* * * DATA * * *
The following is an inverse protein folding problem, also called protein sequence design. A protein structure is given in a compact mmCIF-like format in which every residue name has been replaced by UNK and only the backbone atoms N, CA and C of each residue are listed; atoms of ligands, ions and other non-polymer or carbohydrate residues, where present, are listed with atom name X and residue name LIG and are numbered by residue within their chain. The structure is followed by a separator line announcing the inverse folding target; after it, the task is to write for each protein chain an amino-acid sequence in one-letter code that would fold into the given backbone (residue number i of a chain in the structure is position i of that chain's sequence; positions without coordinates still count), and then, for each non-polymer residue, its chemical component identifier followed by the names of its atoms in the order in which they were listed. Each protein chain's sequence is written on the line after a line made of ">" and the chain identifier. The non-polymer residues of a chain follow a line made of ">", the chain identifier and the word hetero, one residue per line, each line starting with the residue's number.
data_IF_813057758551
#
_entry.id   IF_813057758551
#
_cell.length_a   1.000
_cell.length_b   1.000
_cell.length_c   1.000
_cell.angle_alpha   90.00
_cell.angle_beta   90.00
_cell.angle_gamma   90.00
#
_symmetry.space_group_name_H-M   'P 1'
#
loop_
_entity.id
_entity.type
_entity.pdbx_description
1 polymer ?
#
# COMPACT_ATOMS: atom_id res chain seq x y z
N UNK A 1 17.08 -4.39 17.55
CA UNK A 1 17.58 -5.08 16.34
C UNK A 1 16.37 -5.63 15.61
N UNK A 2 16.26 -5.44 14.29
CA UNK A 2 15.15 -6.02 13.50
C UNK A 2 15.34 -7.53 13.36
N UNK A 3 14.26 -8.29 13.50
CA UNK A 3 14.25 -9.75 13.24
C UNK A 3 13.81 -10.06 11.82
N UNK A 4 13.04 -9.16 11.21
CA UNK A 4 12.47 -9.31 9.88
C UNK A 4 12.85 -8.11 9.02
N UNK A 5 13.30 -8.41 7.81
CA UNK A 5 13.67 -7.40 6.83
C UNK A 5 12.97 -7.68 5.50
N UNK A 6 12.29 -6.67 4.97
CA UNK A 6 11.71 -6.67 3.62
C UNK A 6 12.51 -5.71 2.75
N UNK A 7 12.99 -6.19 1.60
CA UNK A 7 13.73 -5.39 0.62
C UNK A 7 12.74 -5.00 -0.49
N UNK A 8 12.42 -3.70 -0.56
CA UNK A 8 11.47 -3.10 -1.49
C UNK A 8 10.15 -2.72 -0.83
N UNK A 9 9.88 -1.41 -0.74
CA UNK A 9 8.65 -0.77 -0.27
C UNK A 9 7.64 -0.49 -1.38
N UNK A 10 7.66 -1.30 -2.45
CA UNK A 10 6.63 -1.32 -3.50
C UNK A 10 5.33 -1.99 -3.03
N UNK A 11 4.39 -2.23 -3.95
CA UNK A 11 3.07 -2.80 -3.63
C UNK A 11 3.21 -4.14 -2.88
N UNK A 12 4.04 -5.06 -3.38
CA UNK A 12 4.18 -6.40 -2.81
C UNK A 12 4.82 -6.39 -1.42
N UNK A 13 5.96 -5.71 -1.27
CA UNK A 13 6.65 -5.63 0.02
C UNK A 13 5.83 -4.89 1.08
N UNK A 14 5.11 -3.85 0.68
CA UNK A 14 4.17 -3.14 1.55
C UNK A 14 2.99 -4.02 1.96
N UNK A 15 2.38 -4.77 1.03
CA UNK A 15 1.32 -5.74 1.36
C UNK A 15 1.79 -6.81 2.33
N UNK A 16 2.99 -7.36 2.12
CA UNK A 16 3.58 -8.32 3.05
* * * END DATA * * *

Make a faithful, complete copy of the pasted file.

The following is an inverse protein folding problem, also called protein sequence design. A protein structure is given in a compact mmCIF-like format in which every residue name has been replaced by UNK and only the backbone atoms N, CA and C of each residue are listed; atoms of ligands, ions and other non-polymer or carbohydrate residues, where present, are listed with atom name X and residue name LIG and are numbered by residue within their chain. The structure is followed by a separator line announcing the inverse folding target; after it, the task is to write for each protein chain an amino-acid sequence in one-letter code that would fold into the given backbone (residue number i of a chain in the structure is position i of that chain's sequence; positions without coordinates still count), and then, for each non-polymer residue, its chemical component identifier followed by the names of its atoms in the order in which they were listed. Each protein chain's sequence is written on the line after a line made of ">" and the chain identifier. The non-polymer residues of a chain follow a line made of ">", the chain identifier and the word hetero, one residue per line, each line starting with the residue's number.
data_IF_813057758551
#
_entry.id   IF_813057758551
#
_cell.length_a   1.000
_cell.length_b   1.000
_cell.length_c   1.000
_cell.angle_alpha   90.00
_cell.angle_beta   90.00
_cell.angle_gamma   90.00
#
_symmetry.space_group_name_H-M   'P 1'
#
loop_
_entity.id
_entity.type
_entity.pdbx_description
1 polymer ?
#
# COMPACT_ATOMS: atom_id res chain seq x y z
N UNK A 1 17.08 -4.39 17.55
CA UNK A 1 17.58 -5.08 16.34
C UNK A 1 16.37 -5.63 15.61
N UNK A 2 16.26 -5.44 14.29
CA UNK A 2 15.15 -6.02 13.50
C UNK A 2 15.34 -7.53 13.36
N UNK A 3 14.26 -8.29 13.50
CA UNK A 3 14.25 -9.75 13.24
C UNK A 3 13.81 -10.06 11.82
N UNK A 4 13.04 -9.16 11.21
CA UNK A 4 12.47 -9.31 9.88
C UNK A 4 12.85 -8.11 9.02
N UNK A 5 13.30 -8.41 7.81
CA UNK A 5 13.67 -7.40 6.83
C UNK A 5 12.97 -7.68 5.50
N UNK A 6 12.29 -6.67 4.97
CA UNK A 6 11.71 -6.67 3.62
C UNK A 6 12.51 -5.71 2.75
N UNK A 7 12.99 -6.19 1.60
CA UNK A 7 13.73 -5.39 0.62
C UNK A 7 12.74 -5.00 -0.49
N UNK A 8 12.42 -3.70 -0.56
CA UNK A 8 11.47 -3.10 -1.49
C UNK A 8 10.15 -2.72 -0.83
N UNK A 9 9.88 -1.41 -0.74
CA UNK A 9 8.65 -0.77 -0.27
C UNK A 9 7.64 -0.49 -1.38
N UNK A 10 7.66 -1.30 -2.45
CA UNK A 10 6.63 -1.32 -3.50
C UNK A 10 5.33 -1.99 -3.03
N UNK A 11 4.39 -2.23 -3.95
CA UNK A 11 3.07 -2.80 -3.63
C UNK A 11 3.21 -4.14 -2.88
N UNK A 12 4.04 -5.06 -3.38
CA UNK A 12 4.18 -6.40 -2.81
C UNK A 12 4.82 -6.39 -1.42
N UNK A 13 5.96 -5.71 -1.27
CA UNK A 13 6.65 -5.63 0.02
C UNK A 13 5.83 -4.89 1.08
N UNK A 14 5.11 -3.85 0.68
CA UNK A 14 4.17 -3.14 1.55
C UNK A 14 2.99 -4.02 1.96
N UNK A 15 2.38 -4.77 1.03
CA UNK A 15 1.32 -5.74 1.36
C UNK A 15 1.79 -6.81 2.33
N UNK A 16 2.99 -7.36 2.12
CA UNK A 16 3.58 -8.32 3.05